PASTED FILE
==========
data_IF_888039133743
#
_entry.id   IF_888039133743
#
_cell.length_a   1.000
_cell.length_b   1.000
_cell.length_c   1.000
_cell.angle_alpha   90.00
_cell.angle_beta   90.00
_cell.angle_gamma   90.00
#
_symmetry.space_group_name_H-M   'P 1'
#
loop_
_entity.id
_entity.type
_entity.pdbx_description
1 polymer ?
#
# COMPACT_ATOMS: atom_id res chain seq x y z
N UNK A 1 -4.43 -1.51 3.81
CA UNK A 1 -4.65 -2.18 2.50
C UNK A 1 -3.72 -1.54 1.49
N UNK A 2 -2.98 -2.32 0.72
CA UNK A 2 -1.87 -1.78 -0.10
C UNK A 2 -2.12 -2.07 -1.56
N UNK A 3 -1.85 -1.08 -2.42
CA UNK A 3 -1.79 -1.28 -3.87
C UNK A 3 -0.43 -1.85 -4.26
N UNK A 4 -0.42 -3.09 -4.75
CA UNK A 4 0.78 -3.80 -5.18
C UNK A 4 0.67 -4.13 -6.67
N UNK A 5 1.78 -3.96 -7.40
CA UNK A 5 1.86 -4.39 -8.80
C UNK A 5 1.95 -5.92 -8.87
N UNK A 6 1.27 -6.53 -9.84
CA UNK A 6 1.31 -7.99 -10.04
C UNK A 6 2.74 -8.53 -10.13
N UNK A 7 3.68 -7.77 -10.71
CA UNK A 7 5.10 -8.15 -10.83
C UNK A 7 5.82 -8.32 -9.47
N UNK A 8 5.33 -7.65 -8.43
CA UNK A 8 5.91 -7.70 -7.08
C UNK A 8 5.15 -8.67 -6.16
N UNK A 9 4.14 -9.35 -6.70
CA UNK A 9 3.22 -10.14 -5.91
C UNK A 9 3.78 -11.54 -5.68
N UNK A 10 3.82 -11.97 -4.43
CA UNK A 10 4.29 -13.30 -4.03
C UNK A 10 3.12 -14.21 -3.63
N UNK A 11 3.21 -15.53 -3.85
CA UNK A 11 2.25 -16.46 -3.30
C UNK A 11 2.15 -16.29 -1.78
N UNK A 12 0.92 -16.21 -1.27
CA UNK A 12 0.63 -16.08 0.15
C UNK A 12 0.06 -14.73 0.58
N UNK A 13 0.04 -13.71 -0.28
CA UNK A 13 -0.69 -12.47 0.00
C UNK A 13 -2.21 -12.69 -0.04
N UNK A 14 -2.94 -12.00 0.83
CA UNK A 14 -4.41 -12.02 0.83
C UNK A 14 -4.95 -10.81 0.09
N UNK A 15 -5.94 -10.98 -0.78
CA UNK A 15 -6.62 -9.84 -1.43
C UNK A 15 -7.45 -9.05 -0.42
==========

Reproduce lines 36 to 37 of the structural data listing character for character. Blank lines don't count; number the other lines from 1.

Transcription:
N UNK A 6 1.27 -6.53 -9.84
CA UNK A 6 1.31 -7.99 -10.04